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Intubation

Intubation is the insertion of a breathing tube or artificial airway (endotracheal tube - ETT) into the trachea via the mouth. On occasion the tube may be inserted through the nose down into the trachea.

A patient will require intubation when they are unable to breath for themselves. This may be as a result of a disease process or certain mrdications such as anaesthetic drugs. Once intubated, a patient will usually be attached to a breathing machine (ventilator). Together this equipment will take over some or all of the work of breathing until the patient is able to do this for themselves.

The patient is laid down with a bedside monitor attached to continually assess vital functions. Intravenous cannulae are required for the administration of the drugs and fluids.

The patient is given an anaesthetic to put them to sleep. A laryngoscope is used to open the mouth up, see down the throat and pass the ETT through the mouth and into the trachea. The cuff of the ETT is blown up using the pilot tube. This creates a seal around the tube within the trachea. The correct position is checked in several different ways and then the tube is anchored to the patient using adhesive tape or a plastic device.

The patient will then be attached to a ventilator to assist with breathing. A chest X-ray is usually performed to confirm placement.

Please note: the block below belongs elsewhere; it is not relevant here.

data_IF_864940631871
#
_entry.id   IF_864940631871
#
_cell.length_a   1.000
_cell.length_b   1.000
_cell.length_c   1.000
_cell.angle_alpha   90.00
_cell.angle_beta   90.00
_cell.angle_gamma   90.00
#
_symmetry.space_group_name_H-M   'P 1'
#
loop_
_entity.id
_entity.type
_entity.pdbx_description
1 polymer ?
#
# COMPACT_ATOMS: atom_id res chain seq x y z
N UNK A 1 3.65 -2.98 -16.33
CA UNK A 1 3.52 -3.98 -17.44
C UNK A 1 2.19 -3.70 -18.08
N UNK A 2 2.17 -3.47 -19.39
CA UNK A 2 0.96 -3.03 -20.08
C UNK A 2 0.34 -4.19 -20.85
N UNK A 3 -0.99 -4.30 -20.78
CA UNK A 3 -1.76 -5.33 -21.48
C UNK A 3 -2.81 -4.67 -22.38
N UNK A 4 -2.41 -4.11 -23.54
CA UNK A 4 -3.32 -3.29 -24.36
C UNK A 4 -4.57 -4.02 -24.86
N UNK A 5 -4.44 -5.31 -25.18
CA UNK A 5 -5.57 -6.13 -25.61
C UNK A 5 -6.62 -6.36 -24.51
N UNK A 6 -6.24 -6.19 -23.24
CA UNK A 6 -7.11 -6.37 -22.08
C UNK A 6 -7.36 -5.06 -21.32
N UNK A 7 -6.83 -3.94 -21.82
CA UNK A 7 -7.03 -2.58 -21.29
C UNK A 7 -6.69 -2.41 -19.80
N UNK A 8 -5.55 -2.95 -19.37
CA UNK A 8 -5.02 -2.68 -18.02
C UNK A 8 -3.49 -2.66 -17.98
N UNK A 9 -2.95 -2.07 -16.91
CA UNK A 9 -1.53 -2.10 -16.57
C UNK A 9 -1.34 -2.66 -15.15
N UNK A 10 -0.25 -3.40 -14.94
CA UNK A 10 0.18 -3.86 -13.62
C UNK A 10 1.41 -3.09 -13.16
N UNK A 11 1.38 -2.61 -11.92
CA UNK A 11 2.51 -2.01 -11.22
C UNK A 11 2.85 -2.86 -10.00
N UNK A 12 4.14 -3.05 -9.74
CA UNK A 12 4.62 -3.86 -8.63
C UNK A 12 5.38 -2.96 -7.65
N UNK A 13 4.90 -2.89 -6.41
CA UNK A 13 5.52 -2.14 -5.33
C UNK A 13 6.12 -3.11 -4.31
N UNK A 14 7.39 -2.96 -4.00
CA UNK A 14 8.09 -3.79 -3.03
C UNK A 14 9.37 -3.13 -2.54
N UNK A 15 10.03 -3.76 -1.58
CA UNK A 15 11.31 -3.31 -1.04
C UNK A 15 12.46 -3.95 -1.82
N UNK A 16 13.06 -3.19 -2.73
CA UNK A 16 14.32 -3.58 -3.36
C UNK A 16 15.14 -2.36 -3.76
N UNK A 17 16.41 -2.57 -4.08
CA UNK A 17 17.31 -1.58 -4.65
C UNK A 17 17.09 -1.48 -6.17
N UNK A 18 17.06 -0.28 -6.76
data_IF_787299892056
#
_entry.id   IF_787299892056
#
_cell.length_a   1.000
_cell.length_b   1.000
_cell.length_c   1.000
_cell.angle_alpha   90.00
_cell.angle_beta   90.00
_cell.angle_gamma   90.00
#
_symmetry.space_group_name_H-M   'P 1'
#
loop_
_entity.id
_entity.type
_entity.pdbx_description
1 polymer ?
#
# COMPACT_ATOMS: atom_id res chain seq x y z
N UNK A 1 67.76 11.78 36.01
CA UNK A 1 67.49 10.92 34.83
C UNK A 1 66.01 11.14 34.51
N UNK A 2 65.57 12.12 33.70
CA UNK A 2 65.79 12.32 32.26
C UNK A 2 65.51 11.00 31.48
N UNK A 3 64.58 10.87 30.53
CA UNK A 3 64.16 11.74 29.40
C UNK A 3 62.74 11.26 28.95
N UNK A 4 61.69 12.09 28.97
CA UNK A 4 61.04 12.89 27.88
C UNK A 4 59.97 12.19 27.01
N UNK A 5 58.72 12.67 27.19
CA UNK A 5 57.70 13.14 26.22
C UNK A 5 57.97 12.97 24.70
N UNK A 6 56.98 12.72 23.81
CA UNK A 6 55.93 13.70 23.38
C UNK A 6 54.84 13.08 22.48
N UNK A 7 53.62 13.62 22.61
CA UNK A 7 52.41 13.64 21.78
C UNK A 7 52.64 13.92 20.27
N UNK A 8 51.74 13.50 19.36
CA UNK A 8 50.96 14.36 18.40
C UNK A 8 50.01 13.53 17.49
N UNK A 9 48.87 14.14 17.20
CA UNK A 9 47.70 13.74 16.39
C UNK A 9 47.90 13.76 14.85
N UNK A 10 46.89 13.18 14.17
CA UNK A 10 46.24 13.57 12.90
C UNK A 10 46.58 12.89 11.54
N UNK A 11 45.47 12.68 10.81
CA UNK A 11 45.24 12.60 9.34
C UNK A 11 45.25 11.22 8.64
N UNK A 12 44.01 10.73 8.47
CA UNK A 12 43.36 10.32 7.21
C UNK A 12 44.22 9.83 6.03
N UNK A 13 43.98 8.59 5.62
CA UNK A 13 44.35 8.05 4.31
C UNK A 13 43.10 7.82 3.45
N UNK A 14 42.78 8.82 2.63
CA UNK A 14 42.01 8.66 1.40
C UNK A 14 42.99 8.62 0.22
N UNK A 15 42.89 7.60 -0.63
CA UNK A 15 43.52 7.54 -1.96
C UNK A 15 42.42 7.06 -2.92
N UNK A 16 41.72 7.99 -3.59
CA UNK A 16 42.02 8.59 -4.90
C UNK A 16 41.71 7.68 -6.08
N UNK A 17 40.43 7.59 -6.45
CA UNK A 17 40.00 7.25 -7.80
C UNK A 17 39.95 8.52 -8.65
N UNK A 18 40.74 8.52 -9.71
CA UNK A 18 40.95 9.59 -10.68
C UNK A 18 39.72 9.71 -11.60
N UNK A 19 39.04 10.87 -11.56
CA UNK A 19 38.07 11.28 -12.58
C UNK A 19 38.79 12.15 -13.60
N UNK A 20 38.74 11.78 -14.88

Once a patient is intubated, they may be given a continuous infusion of a sedative drug so that they can tolerate the tube. The patient will be unable to talk because the ETT prevents the passage of air through the vocal cords. Under rare circumstances, a patient will be intubated because they have an obstruction in their airway such as swelling or infection. It may not be necessary for these patients to bee attached to a ventilator. Once the patientís condition allows, the tube will be removed (extubation).

The most common complication is the incorrect placement of the airway tube. This will be apparent through assessment of the patient's vital signs. These problems are evident very quickly and there are a number of checks, which are undertaken by the clinician after intubation, to ensure correct placement.

ET tube in situ, ready for bag attachment..
Laryngoscope used to guide ET tube..


Laryngoscope used to guide ET tube..


Vocal cords

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